There are no rights without resources, and budgets reveal the true priorities of a government, beyond the rhetoric. The report, Resources Restricting Rights: Fiscal Policy, Social Rights and Inequality in Peru, focuses on the rights to health and education, where funding gaps stymie promising initiatives and instead further entrench gender and racial inequalities. For example, 4 out of every 10 women with cervical cancer die because of a late diagnosis – and that eventuality is far more likely if they are poor, Indigenous and living in a rural area. Meanwhile, the budget for fighting cancer has declined by 15% and could be increased by 12 times with the amount of money the government relinquishes in tax incentives. The report, which also focuses on Indigenous children's access to bilingual intercultural education, contributes to a broader reflection on the role tax policy can play in reducing inequalities and guaranteeing rights, and also shines some light on why Peru’s health system has gravely struggled to deal with the COVID-19 crisis following the report's publication. An accompanying short video showcases powerful interviews with affected people, activists, policymakers and specialists. They show that Peru must reform its fiscal policies to address rights deficits disproportionately affecting those most in need. Read more
Building bridges between agendas:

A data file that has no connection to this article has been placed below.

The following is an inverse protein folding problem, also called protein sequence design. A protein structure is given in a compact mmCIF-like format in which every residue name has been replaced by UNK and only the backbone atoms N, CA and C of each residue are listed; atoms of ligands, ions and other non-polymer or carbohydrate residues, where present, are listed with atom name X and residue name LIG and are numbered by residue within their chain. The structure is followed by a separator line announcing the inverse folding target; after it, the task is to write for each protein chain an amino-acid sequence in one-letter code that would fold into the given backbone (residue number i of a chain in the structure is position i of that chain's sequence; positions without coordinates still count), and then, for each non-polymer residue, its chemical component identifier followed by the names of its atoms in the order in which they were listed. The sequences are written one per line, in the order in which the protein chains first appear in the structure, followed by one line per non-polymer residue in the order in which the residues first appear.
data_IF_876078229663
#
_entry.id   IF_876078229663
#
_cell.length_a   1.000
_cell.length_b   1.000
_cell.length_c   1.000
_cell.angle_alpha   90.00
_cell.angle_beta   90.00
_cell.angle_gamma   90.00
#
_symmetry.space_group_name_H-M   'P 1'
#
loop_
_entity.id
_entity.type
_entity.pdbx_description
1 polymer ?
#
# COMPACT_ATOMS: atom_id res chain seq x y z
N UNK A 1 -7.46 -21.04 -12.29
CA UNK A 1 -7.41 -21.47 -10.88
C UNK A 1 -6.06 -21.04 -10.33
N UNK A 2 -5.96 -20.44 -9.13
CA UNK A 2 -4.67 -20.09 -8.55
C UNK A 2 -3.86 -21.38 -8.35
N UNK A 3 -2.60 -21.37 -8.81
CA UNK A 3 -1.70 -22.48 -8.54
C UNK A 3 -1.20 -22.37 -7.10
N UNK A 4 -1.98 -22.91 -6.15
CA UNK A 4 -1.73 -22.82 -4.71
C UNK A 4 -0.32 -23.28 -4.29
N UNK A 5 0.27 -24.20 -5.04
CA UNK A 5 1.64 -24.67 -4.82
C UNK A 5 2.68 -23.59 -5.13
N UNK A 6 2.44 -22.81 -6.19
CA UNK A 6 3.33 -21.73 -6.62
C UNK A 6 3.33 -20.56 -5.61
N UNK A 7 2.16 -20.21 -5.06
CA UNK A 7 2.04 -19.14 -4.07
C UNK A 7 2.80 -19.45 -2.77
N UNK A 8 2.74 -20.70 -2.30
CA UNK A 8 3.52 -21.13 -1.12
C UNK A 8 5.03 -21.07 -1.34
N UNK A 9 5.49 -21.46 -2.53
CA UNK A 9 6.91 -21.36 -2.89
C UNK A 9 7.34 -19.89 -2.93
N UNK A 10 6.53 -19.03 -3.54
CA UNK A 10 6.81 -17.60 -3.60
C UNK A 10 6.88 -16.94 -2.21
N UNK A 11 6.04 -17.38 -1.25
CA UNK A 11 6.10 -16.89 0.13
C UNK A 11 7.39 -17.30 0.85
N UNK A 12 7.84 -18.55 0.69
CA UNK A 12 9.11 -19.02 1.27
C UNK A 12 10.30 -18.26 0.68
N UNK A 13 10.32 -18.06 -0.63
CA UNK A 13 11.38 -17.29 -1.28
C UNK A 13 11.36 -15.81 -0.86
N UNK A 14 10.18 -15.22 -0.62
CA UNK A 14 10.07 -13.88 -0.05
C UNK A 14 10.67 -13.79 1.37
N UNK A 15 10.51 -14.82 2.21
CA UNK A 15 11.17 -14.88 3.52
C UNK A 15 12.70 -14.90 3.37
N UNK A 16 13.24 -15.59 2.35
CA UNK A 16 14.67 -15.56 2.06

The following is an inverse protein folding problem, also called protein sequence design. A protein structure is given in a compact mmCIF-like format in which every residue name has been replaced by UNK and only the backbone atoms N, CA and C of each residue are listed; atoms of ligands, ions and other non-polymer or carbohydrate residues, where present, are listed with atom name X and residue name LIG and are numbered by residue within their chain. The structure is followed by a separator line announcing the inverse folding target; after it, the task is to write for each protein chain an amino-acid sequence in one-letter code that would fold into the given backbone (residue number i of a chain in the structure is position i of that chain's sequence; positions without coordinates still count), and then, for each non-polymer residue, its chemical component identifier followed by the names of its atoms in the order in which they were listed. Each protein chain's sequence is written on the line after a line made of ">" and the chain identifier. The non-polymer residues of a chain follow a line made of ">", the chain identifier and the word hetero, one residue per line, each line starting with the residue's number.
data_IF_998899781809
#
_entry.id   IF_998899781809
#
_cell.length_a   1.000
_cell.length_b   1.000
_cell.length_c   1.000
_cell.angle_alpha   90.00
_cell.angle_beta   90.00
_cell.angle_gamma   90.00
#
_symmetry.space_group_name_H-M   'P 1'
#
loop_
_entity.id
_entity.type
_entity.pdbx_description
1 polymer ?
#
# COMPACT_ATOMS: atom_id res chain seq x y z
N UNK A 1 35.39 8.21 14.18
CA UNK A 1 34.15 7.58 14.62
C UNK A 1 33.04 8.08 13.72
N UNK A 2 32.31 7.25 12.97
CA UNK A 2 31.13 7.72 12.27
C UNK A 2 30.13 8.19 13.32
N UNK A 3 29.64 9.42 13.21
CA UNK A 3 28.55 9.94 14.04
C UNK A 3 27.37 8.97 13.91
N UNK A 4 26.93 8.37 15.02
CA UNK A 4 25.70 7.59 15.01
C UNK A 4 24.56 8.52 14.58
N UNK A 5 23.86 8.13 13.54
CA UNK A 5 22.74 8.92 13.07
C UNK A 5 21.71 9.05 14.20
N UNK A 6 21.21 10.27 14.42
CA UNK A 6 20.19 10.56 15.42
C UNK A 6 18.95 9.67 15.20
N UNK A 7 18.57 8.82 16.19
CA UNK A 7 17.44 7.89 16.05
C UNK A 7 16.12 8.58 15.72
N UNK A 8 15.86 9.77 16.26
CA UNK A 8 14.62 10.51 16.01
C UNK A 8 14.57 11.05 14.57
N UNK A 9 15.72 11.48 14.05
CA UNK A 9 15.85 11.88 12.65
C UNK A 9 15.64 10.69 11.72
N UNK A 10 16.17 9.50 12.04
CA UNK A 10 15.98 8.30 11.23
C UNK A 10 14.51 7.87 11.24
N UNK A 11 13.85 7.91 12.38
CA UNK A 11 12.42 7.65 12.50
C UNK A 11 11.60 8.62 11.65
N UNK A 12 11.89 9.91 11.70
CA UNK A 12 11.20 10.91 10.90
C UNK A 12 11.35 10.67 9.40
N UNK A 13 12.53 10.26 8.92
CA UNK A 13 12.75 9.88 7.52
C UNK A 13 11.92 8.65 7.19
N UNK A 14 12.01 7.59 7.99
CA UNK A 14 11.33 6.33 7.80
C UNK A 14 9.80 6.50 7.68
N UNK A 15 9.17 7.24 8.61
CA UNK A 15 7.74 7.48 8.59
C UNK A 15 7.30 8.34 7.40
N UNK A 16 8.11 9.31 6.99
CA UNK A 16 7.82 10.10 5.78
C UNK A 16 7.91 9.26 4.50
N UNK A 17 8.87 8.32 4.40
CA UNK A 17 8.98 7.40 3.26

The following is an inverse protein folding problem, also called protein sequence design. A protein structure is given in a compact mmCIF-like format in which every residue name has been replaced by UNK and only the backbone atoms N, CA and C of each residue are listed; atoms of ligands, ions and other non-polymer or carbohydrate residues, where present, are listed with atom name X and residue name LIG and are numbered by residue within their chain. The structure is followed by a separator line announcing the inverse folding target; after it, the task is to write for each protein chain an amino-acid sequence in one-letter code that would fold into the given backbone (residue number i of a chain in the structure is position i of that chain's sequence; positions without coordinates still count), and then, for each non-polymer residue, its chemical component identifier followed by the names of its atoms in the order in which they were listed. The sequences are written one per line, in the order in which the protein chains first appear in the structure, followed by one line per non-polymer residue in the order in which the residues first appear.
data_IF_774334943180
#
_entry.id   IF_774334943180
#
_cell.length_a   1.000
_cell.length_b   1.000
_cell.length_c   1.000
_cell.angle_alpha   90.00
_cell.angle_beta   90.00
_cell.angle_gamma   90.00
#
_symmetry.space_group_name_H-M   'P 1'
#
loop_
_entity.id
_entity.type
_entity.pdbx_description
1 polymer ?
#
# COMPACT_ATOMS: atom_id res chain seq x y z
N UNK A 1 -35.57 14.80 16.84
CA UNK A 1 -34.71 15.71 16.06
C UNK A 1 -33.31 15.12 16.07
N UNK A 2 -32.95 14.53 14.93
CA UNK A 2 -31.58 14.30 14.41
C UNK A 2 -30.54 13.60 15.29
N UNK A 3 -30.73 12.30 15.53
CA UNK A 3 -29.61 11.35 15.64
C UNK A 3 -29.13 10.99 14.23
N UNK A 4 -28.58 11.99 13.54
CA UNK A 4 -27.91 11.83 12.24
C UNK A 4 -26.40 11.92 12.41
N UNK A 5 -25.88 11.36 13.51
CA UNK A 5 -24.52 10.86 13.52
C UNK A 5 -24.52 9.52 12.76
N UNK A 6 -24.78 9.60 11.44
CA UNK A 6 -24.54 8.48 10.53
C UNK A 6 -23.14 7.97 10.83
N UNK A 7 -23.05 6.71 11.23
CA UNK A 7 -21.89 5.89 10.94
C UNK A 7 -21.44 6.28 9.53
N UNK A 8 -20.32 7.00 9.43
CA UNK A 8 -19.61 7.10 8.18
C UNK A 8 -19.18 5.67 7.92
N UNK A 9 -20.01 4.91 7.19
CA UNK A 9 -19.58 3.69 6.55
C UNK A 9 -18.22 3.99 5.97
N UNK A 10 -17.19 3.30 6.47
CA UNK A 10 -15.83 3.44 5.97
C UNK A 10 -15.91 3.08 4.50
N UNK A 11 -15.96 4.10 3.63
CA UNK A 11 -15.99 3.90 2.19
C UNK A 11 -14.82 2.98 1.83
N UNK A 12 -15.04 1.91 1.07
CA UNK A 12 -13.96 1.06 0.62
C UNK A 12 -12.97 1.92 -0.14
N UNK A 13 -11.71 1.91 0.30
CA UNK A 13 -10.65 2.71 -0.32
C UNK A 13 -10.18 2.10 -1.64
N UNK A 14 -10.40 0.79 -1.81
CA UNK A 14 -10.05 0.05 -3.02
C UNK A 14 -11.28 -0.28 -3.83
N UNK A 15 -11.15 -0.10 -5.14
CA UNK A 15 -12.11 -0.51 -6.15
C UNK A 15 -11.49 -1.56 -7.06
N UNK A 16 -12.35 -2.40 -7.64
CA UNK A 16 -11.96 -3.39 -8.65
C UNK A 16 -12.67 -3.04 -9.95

Over the course of the project, CESR sought to map out the ideas, priorities and proposals of different groups and communities, identifying common themes and connecting the dots in an effort to boost civil society’s power to set the agenda. For example, CESR convened a cycle of dialogues with Indigenous and Afro-descendant groups, focused on mutual learning and forging links between the struggles against extractive industries, and against fiscal injustice. CESR adapted and shared tools for monitoring resources dedicated to economic and social rights, learning from the tactics and experience of Indigenous and Afro-descendant activists who are fighting against an environmentally destructive, racist and patriarchal development model. This brief, compelling video captures the insights of these leaders, exploring the role of economic policies that grant privileges to extractive industries while depriving communities of much-needed resources. The video and the report make a strong case for empowering alliances across struggles for fiscal, environmental and racial justice. Read more